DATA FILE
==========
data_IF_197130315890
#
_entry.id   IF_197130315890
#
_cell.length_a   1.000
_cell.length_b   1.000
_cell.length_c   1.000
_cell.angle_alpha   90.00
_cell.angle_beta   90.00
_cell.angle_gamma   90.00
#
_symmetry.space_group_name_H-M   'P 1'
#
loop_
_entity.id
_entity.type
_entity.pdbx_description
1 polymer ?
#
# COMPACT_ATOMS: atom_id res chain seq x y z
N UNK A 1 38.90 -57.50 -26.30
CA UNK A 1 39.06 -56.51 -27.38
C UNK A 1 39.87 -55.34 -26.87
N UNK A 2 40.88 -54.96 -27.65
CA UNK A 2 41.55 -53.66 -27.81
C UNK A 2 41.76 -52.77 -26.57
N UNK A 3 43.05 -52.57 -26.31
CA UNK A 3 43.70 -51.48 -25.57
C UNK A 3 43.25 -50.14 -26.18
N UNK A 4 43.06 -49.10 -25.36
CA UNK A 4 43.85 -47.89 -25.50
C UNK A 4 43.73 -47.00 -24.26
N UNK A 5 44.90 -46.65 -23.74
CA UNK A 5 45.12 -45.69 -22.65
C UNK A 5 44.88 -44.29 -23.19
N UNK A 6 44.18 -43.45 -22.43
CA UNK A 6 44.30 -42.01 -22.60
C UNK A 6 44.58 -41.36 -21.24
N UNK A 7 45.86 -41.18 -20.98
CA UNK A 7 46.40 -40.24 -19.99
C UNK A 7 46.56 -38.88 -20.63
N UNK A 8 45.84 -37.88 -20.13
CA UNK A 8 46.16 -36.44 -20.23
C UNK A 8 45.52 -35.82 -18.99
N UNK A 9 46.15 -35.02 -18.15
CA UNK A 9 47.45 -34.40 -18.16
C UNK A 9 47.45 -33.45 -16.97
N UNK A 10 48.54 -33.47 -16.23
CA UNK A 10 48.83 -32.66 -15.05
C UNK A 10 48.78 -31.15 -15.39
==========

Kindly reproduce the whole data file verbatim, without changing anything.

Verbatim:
data_IF_197130315890
#
_entry.id   IF_197130315890
#
_cell.length_a   1.000
_cell.length_b   1.000
_cell.length_c   1.000
_cell.angle_alpha   90.00
_cell.angle_beta   90.00
_cell.angle_gamma   90.00
#
_symmetry.space_group_name_H-M   'P 1'
#
loop_
_entity.id
_entity.type
_entity.pdbx_description
1 polymer ?
#
# COMPACT_ATOMS: atom_id res chain seq x y z
N UNK A 1 38.90 -57.50 -26.30
CA UNK A 1 39.06 -56.51 -27.38
C UNK A 1 39.87 -55.34 -26.87
N UNK A 2 40.88 -54.96 -27.65
CA UNK A 2 41.55 -53.66 -27.81
C UNK A 2 41.76 -52.77 -26.57
N UNK A 3 43.05 -52.57 -26.31
CA UNK A 3 43.70 -51.48 -25.57
C UNK A 3 43.25 -50.14 -26.18
N UNK A 4 43.06 -49.10 -25.36
CA UNK A 4 43.85 -47.89 -25.50
C UNK A 4 43.73 -47.00 -24.26
N UNK A 5 44.90 -46.65 -23.74
CA UNK A 5 45.12 -45.69 -22.65
C UNK A 5 44.88 -44.29 -23.19
N UNK A 6 44.18 -43.45 -22.43
CA UNK A 6 44.30 -42.01 -22.60
C UNK A 6 44.58 -41.36 -21.24
N UNK A 7 45.86 -41.18 -20.98
CA UNK A 7 46.40 -40.24 -19.99
C UNK A 7 46.56 -38.88 -20.63
N UNK A 8 45.84 -37.88 -20.13
CA UNK A 8 46.16 -36.44 -20.23
C UNK A 8 45.52 -35.82 -18.99
N UNK A 9 46.15 -35.02 -18.15
CA UNK A 9 47.45 -34.40 -18.16
C UNK A 9 47.45 -33.45 -16.97
N UNK A 10 48.54 -33.47 -16.23
CA UNK A 10 48.83 -32.66 -15.05
C UNK A 10 48.78 -31.15 -15.39